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Atman is often translated into English as Self, Spirit or Soul. According to Hinduism Atman is one that resides in one's body and leaves at the time of death. It reincarnates in another body and is always in the cycle of births and deaths till it attains liberation. The cycle is called the cycle of Samsara in Sanskrit. Moksha or liberation is the end of Samsara

It also manifests as Atman, Antaratman and Paramatman. The word Atman normally is used to denote the Self which includes the body and mind. Antaratman is the inner self that dwells in the body. Scriptures always use the word Atman in the meaning as Antaratman. They use another Purusha to denote Antaratman. Paramatman is the Supreme Being that includes everything in the universe which is the indivisible-one-essence. It is otherwise known as Supreme Consciousness.

Jivatman is another term used to denote Antaratman. Jivatman is Antaratman which is yet to realise Pramatman.

Anatman is everything that is not Atman. Atman perceives things other than its existence. But in reality, as claimed by the scriptures, Anatman does not exist.

Aham Brahmasmi

Aham Brahmasmi is the combination of three words: Aham, Brahma and asmi. Aham means I. Brahma is Brahman and Asmi is being. I am Brahman is the meaning. It is one of the Mahavakyas  (great aphorisms) of Vedas. It is a state reached by the Atman when it realises the oneness of the Brahman with everything. This stage is reached by the Atman, only when it realises that it is none other than Brahman. The state is called Kaivalya (liberation). 



Dhyana Bindu Upanishad

Dhyana Bindu Upanishad is the 39th of 108 Upanishads. It contains 106 verses and is attached to Krishna Yajur Veda whereas a smaller version of 26 verses was found attached to Atharva Veda. This Upanishad and Yoga Tattva Upanishad contains some common verses.

The mountainous sins accumulated over many births can be destroyed by Dhyana Yoga (Meditation). Nobody is found to have destroyed the sins by any other means except Meditation. Meditation is the only way to annihilate the sins.

Pranava (Om) is the Supreme Bijakshara (seed letter) with Nada (sound) and Bindu (dot). When the Nada dissolves, the soundless residuum (Brahman) remains. In other words, Pranava (Om) is eternal and Brahman is transcending the Pranava. One who knows the transcending Brahman knows everything without a doubt.

A hundred thousandth part of awn of a grain of paddy is the Jiva-Chaitanya (Consciousness of Atman). A hundred thousandth part of Jiva-Chaitanya is Eswara-Chaitanya (Consciousness of Brahman).  A fifty-tho…

Yoga Tattva Upanishad

Yoga Tattva Upanishad is the Upanishad of yoga philosophy. It is the forty-first Upanishad among the 108 Upanishads and forms part of Krishna Yajur Veda. It contains 142 verses.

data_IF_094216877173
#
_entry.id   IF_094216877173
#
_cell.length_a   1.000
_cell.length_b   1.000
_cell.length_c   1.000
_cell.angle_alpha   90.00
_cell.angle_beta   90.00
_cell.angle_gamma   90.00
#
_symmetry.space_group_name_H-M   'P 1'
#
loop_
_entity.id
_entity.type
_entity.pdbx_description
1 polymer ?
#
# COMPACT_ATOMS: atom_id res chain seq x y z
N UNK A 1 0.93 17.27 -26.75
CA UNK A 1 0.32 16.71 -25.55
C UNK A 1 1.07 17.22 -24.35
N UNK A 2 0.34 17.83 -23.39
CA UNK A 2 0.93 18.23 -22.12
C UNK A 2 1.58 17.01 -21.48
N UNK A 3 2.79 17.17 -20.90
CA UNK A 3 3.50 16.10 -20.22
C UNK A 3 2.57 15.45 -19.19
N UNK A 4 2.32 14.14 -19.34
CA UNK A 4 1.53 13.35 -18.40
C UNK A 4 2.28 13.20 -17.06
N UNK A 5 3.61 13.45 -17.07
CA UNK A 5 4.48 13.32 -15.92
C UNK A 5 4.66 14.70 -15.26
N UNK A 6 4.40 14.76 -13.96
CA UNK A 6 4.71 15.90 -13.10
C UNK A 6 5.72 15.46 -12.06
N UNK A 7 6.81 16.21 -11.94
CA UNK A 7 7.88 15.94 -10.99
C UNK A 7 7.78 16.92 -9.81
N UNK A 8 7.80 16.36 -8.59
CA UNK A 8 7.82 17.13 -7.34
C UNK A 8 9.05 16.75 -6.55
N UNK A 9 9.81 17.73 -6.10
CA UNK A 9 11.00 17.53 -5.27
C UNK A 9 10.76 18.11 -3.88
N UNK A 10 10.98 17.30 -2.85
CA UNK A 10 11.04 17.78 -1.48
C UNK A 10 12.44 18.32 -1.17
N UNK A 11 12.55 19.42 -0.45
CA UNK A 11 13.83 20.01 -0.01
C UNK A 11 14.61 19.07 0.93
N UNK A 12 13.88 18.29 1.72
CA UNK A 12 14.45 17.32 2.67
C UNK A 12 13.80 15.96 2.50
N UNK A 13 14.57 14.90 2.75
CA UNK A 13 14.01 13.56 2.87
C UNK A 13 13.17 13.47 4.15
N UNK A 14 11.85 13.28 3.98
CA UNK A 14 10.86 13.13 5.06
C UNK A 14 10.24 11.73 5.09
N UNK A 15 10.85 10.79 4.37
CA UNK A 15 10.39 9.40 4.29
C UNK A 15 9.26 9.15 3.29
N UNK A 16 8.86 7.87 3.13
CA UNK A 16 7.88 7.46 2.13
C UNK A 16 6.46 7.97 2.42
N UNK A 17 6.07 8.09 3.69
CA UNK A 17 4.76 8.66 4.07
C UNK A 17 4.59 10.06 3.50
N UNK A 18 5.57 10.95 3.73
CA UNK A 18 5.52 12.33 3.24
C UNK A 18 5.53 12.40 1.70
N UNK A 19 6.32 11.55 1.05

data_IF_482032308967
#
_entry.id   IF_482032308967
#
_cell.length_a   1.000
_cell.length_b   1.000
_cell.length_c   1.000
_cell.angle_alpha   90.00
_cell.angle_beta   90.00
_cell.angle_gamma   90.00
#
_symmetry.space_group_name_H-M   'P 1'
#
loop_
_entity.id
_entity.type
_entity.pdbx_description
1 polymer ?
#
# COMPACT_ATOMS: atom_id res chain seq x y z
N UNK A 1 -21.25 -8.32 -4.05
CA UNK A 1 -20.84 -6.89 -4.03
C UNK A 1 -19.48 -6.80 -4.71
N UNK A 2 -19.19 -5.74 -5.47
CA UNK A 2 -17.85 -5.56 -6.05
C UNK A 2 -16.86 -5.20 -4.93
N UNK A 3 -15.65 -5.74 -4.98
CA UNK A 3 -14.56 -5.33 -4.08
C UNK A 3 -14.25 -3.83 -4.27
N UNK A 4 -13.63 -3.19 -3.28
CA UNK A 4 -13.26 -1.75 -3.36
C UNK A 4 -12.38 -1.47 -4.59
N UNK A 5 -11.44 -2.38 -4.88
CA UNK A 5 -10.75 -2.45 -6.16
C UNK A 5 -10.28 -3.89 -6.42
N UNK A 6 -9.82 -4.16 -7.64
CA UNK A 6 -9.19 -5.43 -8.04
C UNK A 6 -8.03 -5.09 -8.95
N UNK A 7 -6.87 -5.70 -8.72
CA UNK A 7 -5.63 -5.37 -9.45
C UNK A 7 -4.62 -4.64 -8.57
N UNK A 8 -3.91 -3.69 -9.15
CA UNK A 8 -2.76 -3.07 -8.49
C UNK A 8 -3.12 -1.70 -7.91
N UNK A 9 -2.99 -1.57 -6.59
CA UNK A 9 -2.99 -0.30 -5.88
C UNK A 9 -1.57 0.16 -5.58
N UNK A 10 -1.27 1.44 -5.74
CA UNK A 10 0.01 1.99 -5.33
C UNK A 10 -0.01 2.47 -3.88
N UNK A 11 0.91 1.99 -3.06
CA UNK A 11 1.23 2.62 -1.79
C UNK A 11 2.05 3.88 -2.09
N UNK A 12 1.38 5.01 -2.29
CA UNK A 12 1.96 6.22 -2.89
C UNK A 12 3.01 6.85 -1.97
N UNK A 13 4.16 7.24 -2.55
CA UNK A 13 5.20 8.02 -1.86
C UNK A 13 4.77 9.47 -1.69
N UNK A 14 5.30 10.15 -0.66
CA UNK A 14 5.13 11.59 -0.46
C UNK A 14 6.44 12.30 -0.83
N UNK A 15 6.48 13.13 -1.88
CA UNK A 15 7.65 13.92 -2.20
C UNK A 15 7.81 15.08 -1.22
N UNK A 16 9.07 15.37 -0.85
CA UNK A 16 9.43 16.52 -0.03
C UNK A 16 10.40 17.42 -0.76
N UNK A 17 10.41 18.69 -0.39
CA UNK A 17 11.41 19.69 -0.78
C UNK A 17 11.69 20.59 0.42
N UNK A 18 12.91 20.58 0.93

I (says the author of the Upanishad) hereby present the philosophy of yoga (yoga tattva) for the benefit of yogis. By hearing and learning this yoga, the yogi will get released himself from all the sins.

The great yogi by name Vishnu, the Supreme Being who is known for his spiritual austerities, stands as the beacon of light in the path of yoga tattva. The Pitamaha (Pitamaha means grandfather. It here refers to Lord Brahman, the deity) approached Lord Jagannath (the other name for Lord Vishnu. Jagannath means the Lord of the universe) paid him respects and asked him to explain the philosophy of Astanga Yoga (yoga of eight limbs or stages).

“Let me explain the philosophy,” said Lord Hrisikesha (the other name of Lord Vishnu. It means the Lord of senses). All people are ensnared in the trap of worldly pains and pl…

Brahma Vidya Upanishad

Brahma Vidya Upanishad is the 40th among the 108 Upanishads. It contains 110 verses and found attached in Krishna Yajur Veda. Yet another version of this Upanishad containing 14 verses is found attached in Atharva Veda.
Brahma Vidya is the knowledge of Brahman. Hence this Upanishad deals with the knowledge of Brahman.
I declare the secret of Brahma Vidya, in the name Vishnu who commands over the marvelous deeds. The supreme science of Brahman is the monosyllable Om, as declared by the expounders of Vedanta.
I declare the body, seat, and durations of Om.  It includes the three Gods (Brahma, Vishnu, and Maheswara), the three worlds (Bhur, Bhuvar, and Suvar), the three Vedas (Rig, Yajur, and Sama), the three Fires (Garha-patya, Dakshina, and Ahavaniya), the three Matras (A, U, and M), and the Ardha Matra.
The body of Pranava The body of the first Matra “A” is Rig Veda, Garha-patya (Fire), Prithvi (Earth), and Lord Brahman, the deity. (In Sanskrit, the word Brahman has two connotations. One is…